(Last Updated on : 19/03/2012)
Bahurupi, a word which literally means "multi-formed", has been derived from Sanskrit Language
where bahu (many) and rupa (form), and is very popular in the Indian state
of West Bengal
. They are a group of folk actors who portray different characters, from gods to demons, humans to lepers, animals to children, engineers to doctors, birds to reptiles, holy men to professional men, merchants to tribal, fools and beggars. He is known as one who takes several forms and playfully takes varied identities. The costume of a bahurupi is known ad vesha! One day he is dressed like a mythological character, next day he shifts to become a housewife. Again the next day he gets into the character of a lion or a tiger. This is the way a bahurupi stays, living by masquerade as a necessity.
Multiple Roles of Bahurupi
For most part of performances, there are a particular story structured into the personality of performers and actors through make ups, role and costumes. Hence he is required to master the art of dance and songs, as well as costume and make ups, and must also be proficient in voice modulation and should be flexible with the same. In case of an ardh-narishwara performance he performs the dual roles of man and woman with the help of facial make ups divided vertically down the middle. One side portrays the masculine face and the feminine side is projected by the other. It is essential of a bahurupi to have good command over his diction and accent- should be able to produce sounds of animals (barking of dogs, roar of tigers). He must also be skilful in composing music, write lyrics and songs. Hence it can be said that a bahurupi show, from beginning to end, is a one man show.
Altered Acts of Bahurupi
Most of the acts performed by bahurupis are meant to educate, inform and entertain. With the change in expectation of audiences and sponsors, some performers have modulated their performances so as to spread a particular message like promoting importance of education, family planning etc. The audiences of a bahurupi are varied and this is perhaps the sole performing art where an actor does not have a particular platform or place to perform. He roams from one village to another to perform and add value to his impoverished lifestyle.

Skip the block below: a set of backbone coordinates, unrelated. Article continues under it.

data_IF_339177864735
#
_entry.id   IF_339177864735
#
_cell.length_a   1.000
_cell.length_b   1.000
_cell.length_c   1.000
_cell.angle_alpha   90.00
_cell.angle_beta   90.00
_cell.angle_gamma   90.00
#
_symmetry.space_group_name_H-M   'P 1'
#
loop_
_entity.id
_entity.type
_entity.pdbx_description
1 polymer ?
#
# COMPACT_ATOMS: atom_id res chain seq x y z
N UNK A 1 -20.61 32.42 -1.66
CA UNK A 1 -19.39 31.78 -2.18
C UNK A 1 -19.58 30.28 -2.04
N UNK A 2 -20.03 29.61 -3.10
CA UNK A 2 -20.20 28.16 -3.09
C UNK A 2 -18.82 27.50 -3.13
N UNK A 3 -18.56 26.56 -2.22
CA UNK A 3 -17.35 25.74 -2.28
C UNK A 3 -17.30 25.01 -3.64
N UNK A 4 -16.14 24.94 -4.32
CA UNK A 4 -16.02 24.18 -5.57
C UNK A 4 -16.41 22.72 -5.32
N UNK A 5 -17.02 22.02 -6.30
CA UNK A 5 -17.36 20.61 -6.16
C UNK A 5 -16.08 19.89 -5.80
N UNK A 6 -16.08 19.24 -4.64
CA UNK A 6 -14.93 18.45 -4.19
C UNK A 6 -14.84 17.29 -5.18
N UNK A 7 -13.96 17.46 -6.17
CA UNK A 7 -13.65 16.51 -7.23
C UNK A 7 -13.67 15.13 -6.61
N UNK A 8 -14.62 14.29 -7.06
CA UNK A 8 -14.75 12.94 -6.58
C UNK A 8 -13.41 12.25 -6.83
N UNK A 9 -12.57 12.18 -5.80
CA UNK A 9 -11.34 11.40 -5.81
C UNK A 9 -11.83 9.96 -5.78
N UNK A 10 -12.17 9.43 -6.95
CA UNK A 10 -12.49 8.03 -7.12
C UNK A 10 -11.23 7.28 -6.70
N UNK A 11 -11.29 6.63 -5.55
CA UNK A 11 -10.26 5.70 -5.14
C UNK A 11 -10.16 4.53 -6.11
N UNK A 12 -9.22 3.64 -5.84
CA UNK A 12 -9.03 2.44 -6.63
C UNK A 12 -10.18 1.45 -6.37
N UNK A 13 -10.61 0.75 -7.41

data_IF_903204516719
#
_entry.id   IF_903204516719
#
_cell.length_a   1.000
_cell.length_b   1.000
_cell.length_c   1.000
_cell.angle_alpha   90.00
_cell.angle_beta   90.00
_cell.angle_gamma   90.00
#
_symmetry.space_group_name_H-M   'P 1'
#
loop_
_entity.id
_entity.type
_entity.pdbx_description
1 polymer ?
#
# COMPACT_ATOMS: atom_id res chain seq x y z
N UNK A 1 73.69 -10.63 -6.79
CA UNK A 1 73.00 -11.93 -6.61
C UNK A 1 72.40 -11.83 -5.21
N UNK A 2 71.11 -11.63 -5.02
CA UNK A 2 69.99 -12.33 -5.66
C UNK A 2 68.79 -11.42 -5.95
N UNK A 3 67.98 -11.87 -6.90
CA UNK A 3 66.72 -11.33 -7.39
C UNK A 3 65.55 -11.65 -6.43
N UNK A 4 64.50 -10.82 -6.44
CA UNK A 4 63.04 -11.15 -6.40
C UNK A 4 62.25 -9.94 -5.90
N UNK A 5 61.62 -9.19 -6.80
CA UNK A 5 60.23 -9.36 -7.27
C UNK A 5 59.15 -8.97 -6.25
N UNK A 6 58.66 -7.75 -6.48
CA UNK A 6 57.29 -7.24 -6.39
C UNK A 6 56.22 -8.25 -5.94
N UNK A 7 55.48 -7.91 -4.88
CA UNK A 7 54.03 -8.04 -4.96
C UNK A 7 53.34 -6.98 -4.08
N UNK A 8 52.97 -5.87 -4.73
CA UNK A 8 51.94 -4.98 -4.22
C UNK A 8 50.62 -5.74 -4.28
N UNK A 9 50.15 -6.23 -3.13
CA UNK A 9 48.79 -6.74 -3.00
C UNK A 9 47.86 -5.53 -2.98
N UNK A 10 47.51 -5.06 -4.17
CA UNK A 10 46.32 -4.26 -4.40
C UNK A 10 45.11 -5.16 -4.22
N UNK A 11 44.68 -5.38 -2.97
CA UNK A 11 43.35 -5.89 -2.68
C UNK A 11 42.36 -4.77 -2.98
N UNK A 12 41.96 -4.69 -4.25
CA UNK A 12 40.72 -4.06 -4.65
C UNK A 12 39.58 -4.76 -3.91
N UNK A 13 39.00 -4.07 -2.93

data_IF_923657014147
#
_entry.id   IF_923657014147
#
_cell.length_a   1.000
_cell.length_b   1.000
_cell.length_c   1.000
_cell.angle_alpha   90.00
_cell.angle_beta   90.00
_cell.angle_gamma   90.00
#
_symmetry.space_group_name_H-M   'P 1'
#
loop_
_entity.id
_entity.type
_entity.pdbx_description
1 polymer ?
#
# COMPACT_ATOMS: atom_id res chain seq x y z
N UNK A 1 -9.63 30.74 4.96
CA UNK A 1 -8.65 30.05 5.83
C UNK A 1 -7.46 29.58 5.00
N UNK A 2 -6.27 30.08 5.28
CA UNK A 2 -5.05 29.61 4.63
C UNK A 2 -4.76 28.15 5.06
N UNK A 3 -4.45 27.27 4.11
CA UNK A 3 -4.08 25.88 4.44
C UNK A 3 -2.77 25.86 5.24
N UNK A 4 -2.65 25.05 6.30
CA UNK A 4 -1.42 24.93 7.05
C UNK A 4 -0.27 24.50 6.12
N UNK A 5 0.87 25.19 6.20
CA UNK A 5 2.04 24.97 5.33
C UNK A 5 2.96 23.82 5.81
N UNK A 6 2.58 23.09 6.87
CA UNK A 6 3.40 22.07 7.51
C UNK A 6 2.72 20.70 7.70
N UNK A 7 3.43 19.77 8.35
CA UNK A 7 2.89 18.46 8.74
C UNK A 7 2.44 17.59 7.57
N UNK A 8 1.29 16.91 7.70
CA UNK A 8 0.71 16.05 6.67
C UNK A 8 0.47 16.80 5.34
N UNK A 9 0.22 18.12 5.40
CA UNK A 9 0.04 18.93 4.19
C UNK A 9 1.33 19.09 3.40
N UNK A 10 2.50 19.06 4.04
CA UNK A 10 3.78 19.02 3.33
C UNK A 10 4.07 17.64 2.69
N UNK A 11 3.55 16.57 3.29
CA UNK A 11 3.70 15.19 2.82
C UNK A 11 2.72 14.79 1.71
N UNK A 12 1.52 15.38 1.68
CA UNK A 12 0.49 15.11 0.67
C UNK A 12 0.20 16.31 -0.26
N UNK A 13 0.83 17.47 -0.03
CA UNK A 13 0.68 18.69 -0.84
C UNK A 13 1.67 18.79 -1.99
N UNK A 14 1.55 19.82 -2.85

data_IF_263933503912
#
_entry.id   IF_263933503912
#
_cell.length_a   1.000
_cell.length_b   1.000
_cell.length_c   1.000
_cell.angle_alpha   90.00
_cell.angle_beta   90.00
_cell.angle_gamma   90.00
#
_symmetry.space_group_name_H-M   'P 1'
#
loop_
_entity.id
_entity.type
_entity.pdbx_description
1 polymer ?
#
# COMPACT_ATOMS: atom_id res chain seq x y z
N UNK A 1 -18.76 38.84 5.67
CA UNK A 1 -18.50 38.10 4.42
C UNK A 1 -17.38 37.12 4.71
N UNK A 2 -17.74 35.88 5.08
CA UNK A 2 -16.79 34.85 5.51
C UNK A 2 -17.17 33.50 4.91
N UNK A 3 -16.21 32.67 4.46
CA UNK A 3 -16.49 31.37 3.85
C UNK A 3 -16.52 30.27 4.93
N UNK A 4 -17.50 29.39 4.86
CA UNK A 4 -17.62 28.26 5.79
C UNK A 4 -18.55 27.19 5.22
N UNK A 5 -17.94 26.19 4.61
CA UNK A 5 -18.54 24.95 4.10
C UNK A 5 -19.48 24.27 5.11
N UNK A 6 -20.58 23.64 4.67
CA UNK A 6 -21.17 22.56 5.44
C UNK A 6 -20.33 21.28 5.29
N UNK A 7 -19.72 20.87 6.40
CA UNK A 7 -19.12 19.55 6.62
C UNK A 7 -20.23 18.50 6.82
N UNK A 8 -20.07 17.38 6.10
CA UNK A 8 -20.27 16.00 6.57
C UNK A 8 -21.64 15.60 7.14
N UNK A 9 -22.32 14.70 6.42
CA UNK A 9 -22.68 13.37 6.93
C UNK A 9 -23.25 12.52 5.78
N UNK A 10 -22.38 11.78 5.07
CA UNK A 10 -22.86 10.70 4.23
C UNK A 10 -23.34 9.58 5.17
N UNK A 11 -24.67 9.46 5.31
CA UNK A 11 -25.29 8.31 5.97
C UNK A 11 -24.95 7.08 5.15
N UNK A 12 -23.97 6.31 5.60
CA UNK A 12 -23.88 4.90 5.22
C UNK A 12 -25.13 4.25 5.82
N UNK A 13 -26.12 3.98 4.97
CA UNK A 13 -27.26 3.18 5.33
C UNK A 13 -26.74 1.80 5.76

The costume boxes of a bahurupi has all kinds of articles like wigs, bow and arrow, knife, trident, axe, toy rifles, guns, sticks, sword, dagger, a set of eight false arms, a set of two false arms, a set of eight heads crafted out of paste board, a set of two imitation heads, a human skull shaped out of old cloth, sudarshan chakra, flute
, bucket, doll, rubber snake
s, tiger mask, hanuman mask, bear mask and a lion's mask. For purpose of make up a bahurupi usually take help of zinc oxide, vaseline, coconut oil, vermilion powder and alaktaka liquid.
For the purpose of story building, a bahurupi generally take help from the great epics like the Ramayana
. And they also build stories on characters like Mother Teresa
, Charlie Chaplin, Indira Gandhi
, and tales with twin characters where the bahurupi performs both the roles himself.
Social Relevance of Bahurupi
Bahurupis still function is various parts of West Bengal, in and around the district of Birbhum
, Burdwan, Murshidabad
. This is a performing art and may not be hereditary culture. In most cases they have stepped into this profession from Jatra- Folk Theatre in India
, West Bengal. The style of making a particular presentation or wearing specific disguise differs between two bahurupis- depending on the place they come from, the district. Apart from the cultural and aesthetic significance of bahurupi, historical evidence tracing the folk art underscore the social relevance of bahurupis. He is significant because, in the absence of amusement, entertainment he provides happiness, fun through mythology, fantasy and performance. The performance of Bahurupis in West Bengal goes back a long way, but there are very few women in this profession.
Life as a Bahurupi
There were times when performances of bahurupis continued round the years, going from one door to another in search of audience. In return of performance, the mistress of the house would gift him with rice
, condiments and sweets
. This was never considered a charity or beggary and was given as a price of performance.
With passage of time, and increased availability of entertainment options, bahurupis literally forces their performances on unwilling audiences. Moreover they have not received any help or aid from the administration in order to flourish their craft- acting. Hence, with no options left, they have been forced into a life of hardship and pain. Most of the bahurupis now indulge in various types of work in order to support their families. Some pull rickshaw, some work as wage labours. For those who are educated have received a slightly better fate, as they works in grocer's shop as accountants. Some with singing talents have turned into kirtaniyas
, wandering from one door to another in the morning, singing and performing kirtan dance